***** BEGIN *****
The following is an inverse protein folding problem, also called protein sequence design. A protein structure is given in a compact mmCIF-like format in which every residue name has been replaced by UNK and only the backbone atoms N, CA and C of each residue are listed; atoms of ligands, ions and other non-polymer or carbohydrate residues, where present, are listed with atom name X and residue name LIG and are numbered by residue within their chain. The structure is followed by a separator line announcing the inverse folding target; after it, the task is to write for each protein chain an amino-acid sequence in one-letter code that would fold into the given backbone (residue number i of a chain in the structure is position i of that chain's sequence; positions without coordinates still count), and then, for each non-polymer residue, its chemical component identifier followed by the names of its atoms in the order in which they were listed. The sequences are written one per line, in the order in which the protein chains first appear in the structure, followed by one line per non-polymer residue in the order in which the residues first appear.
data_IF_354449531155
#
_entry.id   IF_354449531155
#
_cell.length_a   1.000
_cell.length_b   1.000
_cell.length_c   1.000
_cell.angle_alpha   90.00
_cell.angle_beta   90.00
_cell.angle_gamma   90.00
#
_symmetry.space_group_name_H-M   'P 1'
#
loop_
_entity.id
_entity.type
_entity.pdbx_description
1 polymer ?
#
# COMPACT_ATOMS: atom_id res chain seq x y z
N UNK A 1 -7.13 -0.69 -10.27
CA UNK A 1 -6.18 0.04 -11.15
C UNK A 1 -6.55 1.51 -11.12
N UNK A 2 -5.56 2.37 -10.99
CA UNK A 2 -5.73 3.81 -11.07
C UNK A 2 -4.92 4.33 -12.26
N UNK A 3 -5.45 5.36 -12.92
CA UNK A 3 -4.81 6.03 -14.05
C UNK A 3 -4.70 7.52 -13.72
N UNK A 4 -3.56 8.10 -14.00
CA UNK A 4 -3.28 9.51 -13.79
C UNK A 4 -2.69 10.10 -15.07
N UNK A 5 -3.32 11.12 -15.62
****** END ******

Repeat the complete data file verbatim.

The following is an inverse protein folding problem, also called protein sequence design. A protein structure is given in a compact mmCIF-like format in which every residue name has been replaced by UNK and only the backbone atoms N, CA and C of each residue are listed; atoms of ligands, ions and other non-polymer or carbohydrate residues, where present, are listed with atom name X and residue name LIG and are numbered by residue within their chain. The structure is followed by a separator line announcing the inverse folding target; after it, the task is to write for each protein chain an amino-acid sequence in one-letter code that would fold into the given backbone (residue number i of a chain in the structure is position i of that chain's sequence; positions without coordinates still count), and then, for each non-polymer residue, its chemical component identifier followed by the names of its atoms in the order in which they were listed. The sequences are written one per line, in the order in which the protein chains first appear in the structure, followed by one line per non-polymer residue in the order in which the residues first appear.
data_IF_354449531155
#
_entry.id   IF_354449531155
#
_cell.length_a   1.000
_cell.length_b   1.000
_cell.length_c   1.000
_cell.angle_alpha   90.00
_cell.angle_beta   90.00
_cell.angle_gamma   90.00
#
_symmetry.space_group_name_H-M   'P 1'
#
loop_
_entity.id
_entity.type
_entity.pdbx_description
1 polymer ?
#
# COMPACT_ATOMS: atom_id res chain seq x y z
N UNK A 1 -7.13 -0.69 -10.27
CA UNK A 1 -6.18 0.04 -11.15
C UNK A 1 -6.55 1.51 -11.12
N UNK A 2 -5.56 2.37 -10.99
CA UNK A 2 -5.73 3.81 -11.07
C UNK A 2 -4.92 4.33 -12.26
N UNK A 3 -5.45 5.36 -12.92
CA UNK A 3 -4.81 6.03 -14.05
C UNK A 3 -4.70 7.52 -13.72
N UNK A 4 -3.56 8.10 -14.00
CA UNK A 4 -3.28 9.51 -13.79
C UNK A 4 -2.69 10.10 -15.07
N UNK A 5 -3.32 11.12 -15.62